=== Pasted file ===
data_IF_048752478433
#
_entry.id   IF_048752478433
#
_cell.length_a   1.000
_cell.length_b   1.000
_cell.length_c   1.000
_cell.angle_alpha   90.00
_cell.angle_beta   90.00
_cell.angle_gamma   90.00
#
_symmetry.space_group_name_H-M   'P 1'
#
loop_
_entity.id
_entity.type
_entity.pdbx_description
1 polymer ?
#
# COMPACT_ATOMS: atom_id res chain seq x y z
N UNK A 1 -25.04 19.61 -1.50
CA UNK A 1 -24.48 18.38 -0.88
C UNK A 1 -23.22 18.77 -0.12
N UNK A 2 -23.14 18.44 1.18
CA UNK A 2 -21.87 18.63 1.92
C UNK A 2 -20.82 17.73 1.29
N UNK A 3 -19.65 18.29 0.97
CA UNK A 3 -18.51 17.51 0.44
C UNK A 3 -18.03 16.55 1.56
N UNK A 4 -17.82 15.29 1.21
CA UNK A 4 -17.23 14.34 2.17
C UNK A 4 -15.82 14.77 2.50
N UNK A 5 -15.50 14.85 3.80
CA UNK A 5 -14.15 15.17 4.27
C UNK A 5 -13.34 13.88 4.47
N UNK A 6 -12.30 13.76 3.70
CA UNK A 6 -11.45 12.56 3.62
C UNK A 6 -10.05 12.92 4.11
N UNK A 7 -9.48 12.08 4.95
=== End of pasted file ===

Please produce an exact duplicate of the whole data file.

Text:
data_IF_048752478433
#
_entry.id   IF_048752478433
#
_cell.length_a   1.000
_cell.length_b   1.000
_cell.length_c   1.000
_cell.angle_alpha   90.00
_cell.angle_beta   90.00
_cell.angle_gamma   90.00
#
_symmetry.space_group_name_H-M   'P 1'
#
loop_
_entity.id
_entity.type
_entity.pdbx_description
1 polymer ?
#
# COMPACT_ATOMS: atom_id res chain seq x y z
N UNK A 1 -25.04 19.61 -1.50
CA UNK A 1 -24.48 18.38 -0.88
C UNK A 1 -23.22 18.77 -0.12
N UNK A 2 -23.14 18.44 1.18
CA UNK A 2 -21.87 18.63 1.92
C UNK A 2 -20.82 17.73 1.29
N UNK A 3 -19.65 18.29 0.97
CA UNK A 3 -18.51 17.51 0.44
C UNK A 3 -18.03 16.55 1.56
N UNK A 4 -17.82 15.29 1.21
CA UNK A 4 -17.23 14.34 2.17
C UNK A 4 -15.82 14.77 2.50
N UNK A 5 -15.50 14.85 3.80
CA UNK A 5 -14.15 15.17 4.27
C UNK A 5 -13.34 13.88 4.47
N UNK A 6 -12.30 13.76 3.70
CA UNK A 6 -11.45 12.56 3.62
C UNK A 6 -10.05 12.92 4.11
N UNK A 7 -9.48 12.08 4.95